Too Costly Overruns

For reasons we can’t even recall, we were doing some research in The Complete and Total History of Abbreviations and Acronyms in the Whole Entire English Language (TCATHOAAAITWEEL) when we came across TCO. We certainly knew TCO stands for Total Cost of Ownership. But we didn’t know that hadn’t always been so.

According to the TCATHOAAAITWEEL, TCO had initially stood for Too Costly Overruns. One day, while working in the language lab at Bletchley Park, Sir Randolph Smedley-Whyte was trying to figure out how to build the Enigma Machine British Intelligence needed to break German codes during World War II. Given the shoestring budget on which the agency operated, Sir Smedley-Whyte was afraid his superiors would be wary of too costly overruns (TCO).

One fateful day, he was joined in the lab by a counterpart from the Russian NKGB, Sergei Agafonov. During an all-consuming deliberation in which he’d lost all sense of self-awareness, Sir Smedley-Whyte blurted out, “The Prime Minister will never approve the building of this machine. He’ll say it’s impossible because of too costly overruns.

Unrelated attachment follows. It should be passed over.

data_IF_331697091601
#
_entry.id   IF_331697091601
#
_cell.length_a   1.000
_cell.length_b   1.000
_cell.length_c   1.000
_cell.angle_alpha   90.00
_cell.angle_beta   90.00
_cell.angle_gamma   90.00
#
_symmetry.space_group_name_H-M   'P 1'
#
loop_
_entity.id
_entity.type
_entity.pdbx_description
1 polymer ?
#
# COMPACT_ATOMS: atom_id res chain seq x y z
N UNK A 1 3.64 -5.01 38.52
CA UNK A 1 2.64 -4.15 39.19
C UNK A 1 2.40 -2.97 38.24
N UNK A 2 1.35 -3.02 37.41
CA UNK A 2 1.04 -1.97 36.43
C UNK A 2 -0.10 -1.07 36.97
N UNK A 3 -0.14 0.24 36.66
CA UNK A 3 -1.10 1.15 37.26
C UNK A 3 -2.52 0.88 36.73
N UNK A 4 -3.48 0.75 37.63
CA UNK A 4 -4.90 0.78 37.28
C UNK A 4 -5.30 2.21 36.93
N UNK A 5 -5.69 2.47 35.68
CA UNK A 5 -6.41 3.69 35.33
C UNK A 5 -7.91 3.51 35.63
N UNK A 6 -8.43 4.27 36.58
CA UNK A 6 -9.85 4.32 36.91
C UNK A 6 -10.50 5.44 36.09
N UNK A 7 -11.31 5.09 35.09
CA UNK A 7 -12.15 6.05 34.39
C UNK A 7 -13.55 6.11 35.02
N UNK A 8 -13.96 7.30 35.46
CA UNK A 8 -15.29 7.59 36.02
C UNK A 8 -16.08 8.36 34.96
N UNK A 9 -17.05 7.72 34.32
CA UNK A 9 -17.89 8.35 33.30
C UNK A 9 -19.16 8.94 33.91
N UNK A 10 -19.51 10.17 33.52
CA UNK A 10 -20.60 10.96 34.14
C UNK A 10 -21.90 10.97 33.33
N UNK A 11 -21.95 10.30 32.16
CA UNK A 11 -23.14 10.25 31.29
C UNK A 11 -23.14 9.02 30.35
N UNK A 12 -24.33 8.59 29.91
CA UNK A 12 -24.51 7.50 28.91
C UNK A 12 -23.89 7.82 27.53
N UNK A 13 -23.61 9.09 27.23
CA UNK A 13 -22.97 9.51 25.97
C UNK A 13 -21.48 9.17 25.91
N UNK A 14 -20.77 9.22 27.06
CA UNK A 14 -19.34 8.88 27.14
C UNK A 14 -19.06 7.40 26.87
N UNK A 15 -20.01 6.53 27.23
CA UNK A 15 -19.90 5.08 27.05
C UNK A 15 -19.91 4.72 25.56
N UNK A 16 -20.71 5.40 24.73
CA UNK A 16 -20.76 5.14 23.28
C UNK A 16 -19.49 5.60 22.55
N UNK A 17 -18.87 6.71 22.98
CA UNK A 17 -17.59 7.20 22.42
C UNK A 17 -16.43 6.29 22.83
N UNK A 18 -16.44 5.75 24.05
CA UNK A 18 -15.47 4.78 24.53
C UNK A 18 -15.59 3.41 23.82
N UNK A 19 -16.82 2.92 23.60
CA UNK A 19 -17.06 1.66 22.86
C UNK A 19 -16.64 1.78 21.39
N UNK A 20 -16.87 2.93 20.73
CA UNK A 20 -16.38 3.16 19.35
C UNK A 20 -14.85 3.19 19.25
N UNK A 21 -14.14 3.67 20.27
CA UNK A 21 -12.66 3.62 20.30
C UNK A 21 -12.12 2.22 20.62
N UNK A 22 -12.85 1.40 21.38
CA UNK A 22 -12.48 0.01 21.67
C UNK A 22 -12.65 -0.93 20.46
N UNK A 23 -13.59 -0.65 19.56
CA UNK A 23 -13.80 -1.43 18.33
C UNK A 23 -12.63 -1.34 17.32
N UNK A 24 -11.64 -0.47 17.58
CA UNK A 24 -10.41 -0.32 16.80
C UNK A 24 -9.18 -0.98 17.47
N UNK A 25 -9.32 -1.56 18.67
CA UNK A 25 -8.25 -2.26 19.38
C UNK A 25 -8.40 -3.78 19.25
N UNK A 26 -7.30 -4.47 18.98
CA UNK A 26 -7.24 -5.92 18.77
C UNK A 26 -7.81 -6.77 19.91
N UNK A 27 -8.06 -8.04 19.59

On hearing that, Sergei said, “You have to put a more positive spin on it, Dude. Too costly overruns has way too many negative connotations. You’d be better off if you changed TCO to total cost of ownership. Then you’d convince Churchill if he doesn’t build it right the first time, his too costly overruns will go through the roof.”

Sir Smedley-Whyte looked at Sergei in utter astonishment. “That’s bloody brilliant! I’d never have thought of it. But I had no idea you spoke English.”

Sergei replied, “Я должен сломать тебя, and the rest is history.

Get it Right the First Time

When you’re looking for a core insurance-processing suite, you don’t need Sir Randolph Smedley-Whyte or Sergei Agafonov to prevent too costly overruns (TCO) and to ensure a much lower total cost of ownership (TCO). You only have to know a little bit of history and make sure your due diligence includes the track records of the vendors you consider working with.

In addition to ensuring your satisfaction, you’ll be sure to prevent one TCO and to benefit from another TCO.

The choice, as always, is yours.

0 replies

Leave a Reply

Want to join the discussion?
Feel free to contribute!

Leave a Reply

Your email address will not be published. Required fields are marked *